U.S. sanctions leaders of China’s Hong Kong crackdown

Photojournalists, wearing helmets for protection during protests, photograph then-police commissioner Stephen Lo at a news conference in Hong Kong in 2019. (© Vincent Yu/AP Images)
Photojournalists, wearing helmets for protection during protests, photograph then-police commissioner Stephen Lo at a news conference in Hong Kong in 2019. (© Vincent Yu/AP Images)

The United States has imposed sanctions against Chinese Communist Party officials for their role in the crackdown on Hong Kong’s autonomy and freedoms.

The U.S. Department of the Treasury issued sanctions August 7 that target Hong Kong Chief Executive Carrie Lam and 10 other senior officials, including several who helped develop or implement the Hong Kong National Security Law passed by China’s top legislature on June 30.

“This law, purportedly enacted to ‘safeguard’ the security of Hong Kong, is in fact a tool of CCP repression,” U.S. Secretary of State Michael R. Pompeo said in an August 7 statement.

The People’s Republic of China broke its promise to respect Hong Kong’s “high degree of autonomy” and freedoms, violating its obligations under the Sino-British Joint Declaration of 1984, a U.N.-registered treaty. Leaders from more than 20 countries came together to call China’s latest action a “comprehensive assault on the city’s autonomy, rule of law and fundamental freedoms.”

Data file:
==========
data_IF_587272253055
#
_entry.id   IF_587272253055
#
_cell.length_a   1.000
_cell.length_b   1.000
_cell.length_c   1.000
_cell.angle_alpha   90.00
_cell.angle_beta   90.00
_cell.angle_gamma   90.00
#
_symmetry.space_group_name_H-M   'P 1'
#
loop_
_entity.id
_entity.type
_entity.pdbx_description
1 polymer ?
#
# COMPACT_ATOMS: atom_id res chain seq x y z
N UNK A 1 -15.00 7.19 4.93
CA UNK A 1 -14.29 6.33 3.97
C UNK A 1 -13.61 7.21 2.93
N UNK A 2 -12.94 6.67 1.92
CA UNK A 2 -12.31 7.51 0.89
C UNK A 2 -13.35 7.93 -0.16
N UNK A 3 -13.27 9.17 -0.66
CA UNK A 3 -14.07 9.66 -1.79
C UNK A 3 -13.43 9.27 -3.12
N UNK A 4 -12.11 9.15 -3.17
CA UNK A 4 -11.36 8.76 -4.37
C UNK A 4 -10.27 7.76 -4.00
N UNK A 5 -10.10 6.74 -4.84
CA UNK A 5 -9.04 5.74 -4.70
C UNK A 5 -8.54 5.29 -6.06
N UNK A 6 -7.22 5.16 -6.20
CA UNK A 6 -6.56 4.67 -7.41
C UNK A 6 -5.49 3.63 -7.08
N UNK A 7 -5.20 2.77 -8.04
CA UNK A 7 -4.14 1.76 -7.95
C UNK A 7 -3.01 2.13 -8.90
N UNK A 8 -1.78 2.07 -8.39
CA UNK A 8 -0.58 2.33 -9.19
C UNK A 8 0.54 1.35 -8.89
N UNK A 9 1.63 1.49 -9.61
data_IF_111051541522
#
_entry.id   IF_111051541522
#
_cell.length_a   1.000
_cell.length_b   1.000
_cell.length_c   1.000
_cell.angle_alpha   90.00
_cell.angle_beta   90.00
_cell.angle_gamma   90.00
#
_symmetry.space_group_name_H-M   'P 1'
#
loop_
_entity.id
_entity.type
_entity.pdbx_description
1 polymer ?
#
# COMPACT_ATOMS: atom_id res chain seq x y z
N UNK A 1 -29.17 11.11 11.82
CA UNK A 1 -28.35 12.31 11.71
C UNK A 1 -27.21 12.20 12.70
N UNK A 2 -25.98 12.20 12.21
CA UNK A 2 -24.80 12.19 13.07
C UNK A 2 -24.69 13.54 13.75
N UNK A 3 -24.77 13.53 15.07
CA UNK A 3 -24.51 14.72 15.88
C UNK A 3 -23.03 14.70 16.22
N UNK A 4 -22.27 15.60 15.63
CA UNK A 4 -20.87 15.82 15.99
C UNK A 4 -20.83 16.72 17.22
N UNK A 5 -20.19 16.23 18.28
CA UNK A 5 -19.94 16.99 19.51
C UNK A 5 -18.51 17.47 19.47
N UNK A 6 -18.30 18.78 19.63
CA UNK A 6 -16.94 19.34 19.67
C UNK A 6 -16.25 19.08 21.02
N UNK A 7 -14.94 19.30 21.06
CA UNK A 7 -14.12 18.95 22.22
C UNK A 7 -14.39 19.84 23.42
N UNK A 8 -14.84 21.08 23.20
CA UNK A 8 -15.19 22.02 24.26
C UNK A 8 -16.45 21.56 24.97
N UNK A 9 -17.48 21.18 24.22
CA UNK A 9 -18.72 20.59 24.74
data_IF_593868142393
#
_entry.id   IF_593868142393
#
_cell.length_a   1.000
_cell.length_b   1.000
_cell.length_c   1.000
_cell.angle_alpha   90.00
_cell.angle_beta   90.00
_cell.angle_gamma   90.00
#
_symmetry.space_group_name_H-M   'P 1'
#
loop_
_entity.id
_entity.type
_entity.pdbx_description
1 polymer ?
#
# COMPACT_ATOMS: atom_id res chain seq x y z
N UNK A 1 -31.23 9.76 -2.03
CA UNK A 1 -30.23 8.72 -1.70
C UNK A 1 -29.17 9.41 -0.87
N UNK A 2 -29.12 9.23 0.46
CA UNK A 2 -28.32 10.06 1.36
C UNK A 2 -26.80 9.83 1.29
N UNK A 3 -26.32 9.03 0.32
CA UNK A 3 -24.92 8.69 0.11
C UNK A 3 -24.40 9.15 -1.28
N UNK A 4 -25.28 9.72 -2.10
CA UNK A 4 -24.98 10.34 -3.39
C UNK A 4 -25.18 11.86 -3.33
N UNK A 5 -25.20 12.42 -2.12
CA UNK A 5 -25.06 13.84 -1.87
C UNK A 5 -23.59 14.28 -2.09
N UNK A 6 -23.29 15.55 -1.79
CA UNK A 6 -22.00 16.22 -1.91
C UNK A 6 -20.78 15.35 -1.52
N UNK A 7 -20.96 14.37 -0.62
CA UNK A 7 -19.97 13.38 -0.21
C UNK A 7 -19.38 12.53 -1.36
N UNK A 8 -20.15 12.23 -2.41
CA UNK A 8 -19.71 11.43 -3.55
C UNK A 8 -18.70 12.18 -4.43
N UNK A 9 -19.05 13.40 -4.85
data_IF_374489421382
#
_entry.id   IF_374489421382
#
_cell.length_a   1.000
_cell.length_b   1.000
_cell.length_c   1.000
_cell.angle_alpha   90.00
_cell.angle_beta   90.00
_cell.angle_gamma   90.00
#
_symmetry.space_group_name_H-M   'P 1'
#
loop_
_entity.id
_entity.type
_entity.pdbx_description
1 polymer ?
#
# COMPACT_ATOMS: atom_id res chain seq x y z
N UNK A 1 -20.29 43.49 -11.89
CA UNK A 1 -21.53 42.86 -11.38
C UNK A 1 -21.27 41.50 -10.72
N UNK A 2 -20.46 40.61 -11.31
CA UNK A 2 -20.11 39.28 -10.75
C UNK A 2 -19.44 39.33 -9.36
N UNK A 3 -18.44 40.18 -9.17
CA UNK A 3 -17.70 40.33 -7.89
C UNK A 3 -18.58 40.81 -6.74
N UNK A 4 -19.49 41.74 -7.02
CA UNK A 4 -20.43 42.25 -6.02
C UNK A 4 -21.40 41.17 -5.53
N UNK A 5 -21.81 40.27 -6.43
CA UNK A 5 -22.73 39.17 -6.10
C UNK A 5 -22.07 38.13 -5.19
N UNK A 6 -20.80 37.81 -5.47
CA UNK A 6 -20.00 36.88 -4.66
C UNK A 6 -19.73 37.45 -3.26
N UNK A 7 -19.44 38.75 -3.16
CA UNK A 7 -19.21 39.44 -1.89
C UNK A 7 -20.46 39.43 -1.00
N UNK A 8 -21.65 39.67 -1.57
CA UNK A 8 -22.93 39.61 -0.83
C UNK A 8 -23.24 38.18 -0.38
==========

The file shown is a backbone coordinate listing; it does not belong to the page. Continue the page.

Chinese authorities have arrested democracy advocates, cracked down on reporters, postponed Hong Kong’s Legislative Council elections, and disqualified at least a dozen election candidates.

The new U.S. sanctions, authorized under President Trump’s July 14 executive order that declared a national emergency related to Hong Kong, target those responsible for suppressing freedom and democratic processes in Hong Kong and undermining the rule of law, the U.S. Treasury Department says.

Lam helped develop and implement the Hong Kong National Security Law. In 2019 she pushed to allow extradition from Hong Kong to mainland China, sparking widespread protests. U.S. officials say the new law has allowed CCP security forces to operate with impunity in Hong Kong and undermine individual freedoms.

Sanctions also target Hong Kong Police Commissioner Chris Tang and his predecessor Stephen Lo, who led a crackdown that resulted in the arrests of more than 4,000 protesters and injured 1,600, Treasury says.

Other sanctioned leaders include security officials involved in coercing, arresting, detaining, or imprisoning individuals under the National Security Law, or otherwise working to implement the law.

The new restrictions freeze the subjects’ assets and prevent them from accessing the U.S. financial system or doing business with U.S. citizens.

“The United States stands with the people of Hong Kong and we will use our tools and authorities to target those undermining their autonomy,” U.S. Treasury Secretary Steven T. Mnuchin said August 7.